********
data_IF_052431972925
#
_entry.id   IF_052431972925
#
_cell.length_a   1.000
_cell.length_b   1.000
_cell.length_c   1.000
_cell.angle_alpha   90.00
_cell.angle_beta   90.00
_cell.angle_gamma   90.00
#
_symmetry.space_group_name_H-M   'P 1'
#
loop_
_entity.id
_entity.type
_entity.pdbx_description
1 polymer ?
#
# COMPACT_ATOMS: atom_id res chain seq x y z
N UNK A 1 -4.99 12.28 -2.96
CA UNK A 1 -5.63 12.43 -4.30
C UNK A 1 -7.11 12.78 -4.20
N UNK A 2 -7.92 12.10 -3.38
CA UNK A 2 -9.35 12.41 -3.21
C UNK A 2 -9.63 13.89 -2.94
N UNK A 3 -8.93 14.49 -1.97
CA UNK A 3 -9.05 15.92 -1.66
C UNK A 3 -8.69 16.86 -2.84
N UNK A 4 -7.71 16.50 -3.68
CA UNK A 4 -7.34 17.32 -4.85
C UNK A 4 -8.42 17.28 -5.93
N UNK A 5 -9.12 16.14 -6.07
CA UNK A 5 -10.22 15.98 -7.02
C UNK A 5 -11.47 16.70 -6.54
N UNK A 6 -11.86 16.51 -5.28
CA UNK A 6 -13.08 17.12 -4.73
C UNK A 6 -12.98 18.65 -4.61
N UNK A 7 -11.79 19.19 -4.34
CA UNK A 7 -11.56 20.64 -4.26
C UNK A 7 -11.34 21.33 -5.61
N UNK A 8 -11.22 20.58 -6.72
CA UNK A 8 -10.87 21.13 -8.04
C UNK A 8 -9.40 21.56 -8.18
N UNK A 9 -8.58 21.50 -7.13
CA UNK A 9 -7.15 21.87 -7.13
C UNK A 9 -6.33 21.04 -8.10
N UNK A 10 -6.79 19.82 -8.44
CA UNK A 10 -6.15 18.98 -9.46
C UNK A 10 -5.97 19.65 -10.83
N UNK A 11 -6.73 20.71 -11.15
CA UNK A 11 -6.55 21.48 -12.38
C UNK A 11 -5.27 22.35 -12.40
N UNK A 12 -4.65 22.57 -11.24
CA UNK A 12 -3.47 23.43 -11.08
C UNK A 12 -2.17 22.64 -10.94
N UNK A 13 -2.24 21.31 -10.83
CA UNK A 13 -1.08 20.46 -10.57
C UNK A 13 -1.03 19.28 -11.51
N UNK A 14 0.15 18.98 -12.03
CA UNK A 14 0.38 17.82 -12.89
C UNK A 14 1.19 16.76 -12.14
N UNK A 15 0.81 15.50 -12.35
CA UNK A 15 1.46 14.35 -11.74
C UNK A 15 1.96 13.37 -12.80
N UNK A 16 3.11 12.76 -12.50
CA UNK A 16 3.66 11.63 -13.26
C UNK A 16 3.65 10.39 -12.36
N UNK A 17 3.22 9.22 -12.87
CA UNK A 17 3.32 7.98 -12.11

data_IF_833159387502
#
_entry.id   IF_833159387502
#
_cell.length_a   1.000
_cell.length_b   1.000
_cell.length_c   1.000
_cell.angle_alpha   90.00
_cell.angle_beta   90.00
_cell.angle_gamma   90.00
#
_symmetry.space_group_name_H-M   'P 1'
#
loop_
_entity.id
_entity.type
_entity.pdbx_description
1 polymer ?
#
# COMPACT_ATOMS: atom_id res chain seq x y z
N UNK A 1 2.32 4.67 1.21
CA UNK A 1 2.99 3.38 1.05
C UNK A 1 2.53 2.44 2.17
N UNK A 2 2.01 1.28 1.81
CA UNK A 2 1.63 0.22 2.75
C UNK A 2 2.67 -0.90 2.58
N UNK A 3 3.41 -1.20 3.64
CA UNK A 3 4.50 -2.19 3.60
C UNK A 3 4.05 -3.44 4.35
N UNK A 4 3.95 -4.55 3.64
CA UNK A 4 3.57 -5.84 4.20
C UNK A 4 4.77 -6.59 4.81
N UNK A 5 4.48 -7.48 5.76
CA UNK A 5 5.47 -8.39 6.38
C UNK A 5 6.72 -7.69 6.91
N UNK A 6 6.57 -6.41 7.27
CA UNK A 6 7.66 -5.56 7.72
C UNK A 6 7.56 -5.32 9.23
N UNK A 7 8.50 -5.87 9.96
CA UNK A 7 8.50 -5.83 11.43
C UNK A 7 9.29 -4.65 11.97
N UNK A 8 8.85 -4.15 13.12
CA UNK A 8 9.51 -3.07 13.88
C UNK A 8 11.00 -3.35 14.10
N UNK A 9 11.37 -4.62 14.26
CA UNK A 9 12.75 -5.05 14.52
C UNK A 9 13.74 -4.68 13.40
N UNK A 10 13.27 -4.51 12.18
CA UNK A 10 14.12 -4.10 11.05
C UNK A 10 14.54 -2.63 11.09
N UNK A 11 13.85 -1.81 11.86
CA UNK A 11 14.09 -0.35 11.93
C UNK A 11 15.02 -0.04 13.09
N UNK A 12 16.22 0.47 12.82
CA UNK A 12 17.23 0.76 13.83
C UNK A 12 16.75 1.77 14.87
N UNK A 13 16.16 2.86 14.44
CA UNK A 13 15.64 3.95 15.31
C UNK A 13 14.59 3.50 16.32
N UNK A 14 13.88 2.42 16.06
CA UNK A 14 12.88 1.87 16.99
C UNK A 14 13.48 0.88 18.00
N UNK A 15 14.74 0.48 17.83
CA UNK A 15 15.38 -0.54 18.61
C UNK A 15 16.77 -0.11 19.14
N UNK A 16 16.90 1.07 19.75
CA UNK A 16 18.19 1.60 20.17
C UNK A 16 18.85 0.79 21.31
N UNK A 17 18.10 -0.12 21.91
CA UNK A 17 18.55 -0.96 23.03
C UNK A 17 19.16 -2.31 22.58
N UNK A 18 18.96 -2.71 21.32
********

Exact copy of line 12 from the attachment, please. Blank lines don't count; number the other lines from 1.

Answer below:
_symmetry.space_group_name_H-M   'P 1'